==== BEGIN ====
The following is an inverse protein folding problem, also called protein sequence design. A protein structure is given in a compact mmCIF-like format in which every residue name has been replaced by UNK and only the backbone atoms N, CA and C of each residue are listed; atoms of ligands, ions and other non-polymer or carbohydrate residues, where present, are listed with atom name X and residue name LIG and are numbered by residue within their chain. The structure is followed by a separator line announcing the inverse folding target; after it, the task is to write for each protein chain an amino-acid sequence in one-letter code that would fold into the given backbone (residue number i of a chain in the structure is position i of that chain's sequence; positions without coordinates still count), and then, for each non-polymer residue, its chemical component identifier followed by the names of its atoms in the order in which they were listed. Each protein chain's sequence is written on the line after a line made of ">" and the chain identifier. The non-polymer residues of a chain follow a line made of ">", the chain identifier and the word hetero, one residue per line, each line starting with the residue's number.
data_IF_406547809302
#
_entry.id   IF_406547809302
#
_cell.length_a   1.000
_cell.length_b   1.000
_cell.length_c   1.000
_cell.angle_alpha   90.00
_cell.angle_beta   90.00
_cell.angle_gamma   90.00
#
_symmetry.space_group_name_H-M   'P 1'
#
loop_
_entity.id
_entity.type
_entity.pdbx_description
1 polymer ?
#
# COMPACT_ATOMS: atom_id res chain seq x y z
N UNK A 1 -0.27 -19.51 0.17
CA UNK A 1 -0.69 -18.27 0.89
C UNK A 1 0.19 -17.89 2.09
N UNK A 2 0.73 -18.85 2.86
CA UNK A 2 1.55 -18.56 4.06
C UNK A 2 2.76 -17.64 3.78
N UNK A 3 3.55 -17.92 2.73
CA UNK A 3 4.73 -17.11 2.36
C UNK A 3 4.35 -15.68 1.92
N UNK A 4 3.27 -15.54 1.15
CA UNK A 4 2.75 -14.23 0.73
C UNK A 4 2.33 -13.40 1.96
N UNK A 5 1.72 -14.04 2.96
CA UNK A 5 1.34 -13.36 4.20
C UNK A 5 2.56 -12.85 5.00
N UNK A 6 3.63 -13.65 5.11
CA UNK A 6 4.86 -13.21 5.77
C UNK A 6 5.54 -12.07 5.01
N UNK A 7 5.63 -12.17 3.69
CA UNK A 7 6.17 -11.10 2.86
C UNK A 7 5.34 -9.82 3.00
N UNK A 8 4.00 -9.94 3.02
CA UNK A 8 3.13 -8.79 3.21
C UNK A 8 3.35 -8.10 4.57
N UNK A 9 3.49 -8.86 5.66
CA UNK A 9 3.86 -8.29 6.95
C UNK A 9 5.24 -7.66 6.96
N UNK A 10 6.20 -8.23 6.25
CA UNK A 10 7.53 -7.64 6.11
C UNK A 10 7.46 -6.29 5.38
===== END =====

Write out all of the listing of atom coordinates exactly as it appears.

The following is an inverse protein folding problem, also called protein sequence design. A protein structure is given in a compact mmCIF-like format in which every residue name has been replaced by UNK and only the backbone atoms N, CA and C of each residue are listed; atoms of ligands, ions and other non-polymer or carbohydrate residues, where present, are listed with atom name X and residue name LIG and are numbered by residue within their chain. The structure is followed by a separator line announcing the inverse folding target; after it, the task is to write for each protein chain an amino-acid sequence in one-letter code that would fold into the given backbone (residue number i of a chain in the structure is position i of that chain's sequence; positions without coordinates still count), and then, for each non-polymer residue, its chemical component identifier followed by the names of its atoms in the order in which they were listed. Each protein chain's sequence is written on the line after a line made of ">" and the chain identifier. The non-polymer residues of a chain follow a line made of ">", the chain identifier and the word hetero, one residue per line, each line starting with the residue's number.
data_IF_406547809302
#
_entry.id   IF_406547809302
#
_cell.length_a   1.000
_cell.length_b   1.000
_cell.length_c   1.000
_cell.angle_alpha   90.00
_cell.angle_beta   90.00
_cell.angle_gamma   90.00
#
_symmetry.space_group_name_H-M   'P 1'
#
loop_
_entity.id
_entity.type
_entity.pdbx_description
1 polymer ?
#
# COMPACT_ATOMS: atom_id res chain seq x y z
N UNK A 1 -0.27 -19.51 0.17
CA UNK A 1 -0.69 -18.27 0.89
C UNK A 1 0.19 -17.89 2.09
N UNK A 2 0.73 -18.85 2.86
CA UNK A 2 1.55 -18.56 4.06
C UNK A 2 2.76 -17.64 3.78
N UNK A 3 3.55 -17.92 2.73
CA UNK A 3 4.73 -17.11 2.36
C UNK A 3 4.35 -15.68 1.92
N UNK A 4 3.27 -15.54 1.15
CA UNK A 4 2.75 -14.23 0.73
C UNK A 4 2.33 -13.40 1.96
N UNK A 5 1.72 -14.04 2.96
CA UNK A 5 1.34 -13.36 4.20
C UNK A 5 2.56 -12.85 5.00
N UNK A 6 3.63 -13.65 5.11
CA UNK A 6 4.86 -13.21 5.77
C UNK A 6 5.54 -12.07 5.01
N UNK A 7 5.63 -12.17 3.69
CA UNK A 7 6.17 -11.10 2.86
C UNK A 7 5.34 -9.82 3.00
N UNK A 8 4.00 -9.94 3.02
CA UNK A 8 3.13 -8.79 3.21
C UNK A 8 3.35 -8.10 4.57
N UNK A 9 3.49 -8.86 5.66
CA UNK A 9 3.86 -8.29 6.95
C UNK A 9 5.24 -7.66 6.96
N UNK A 10 6.20 -8.23 6.25
CA UNK A 10 7.53 -7.64 6.11
C UNK A 10 7.46 -6.29 5.38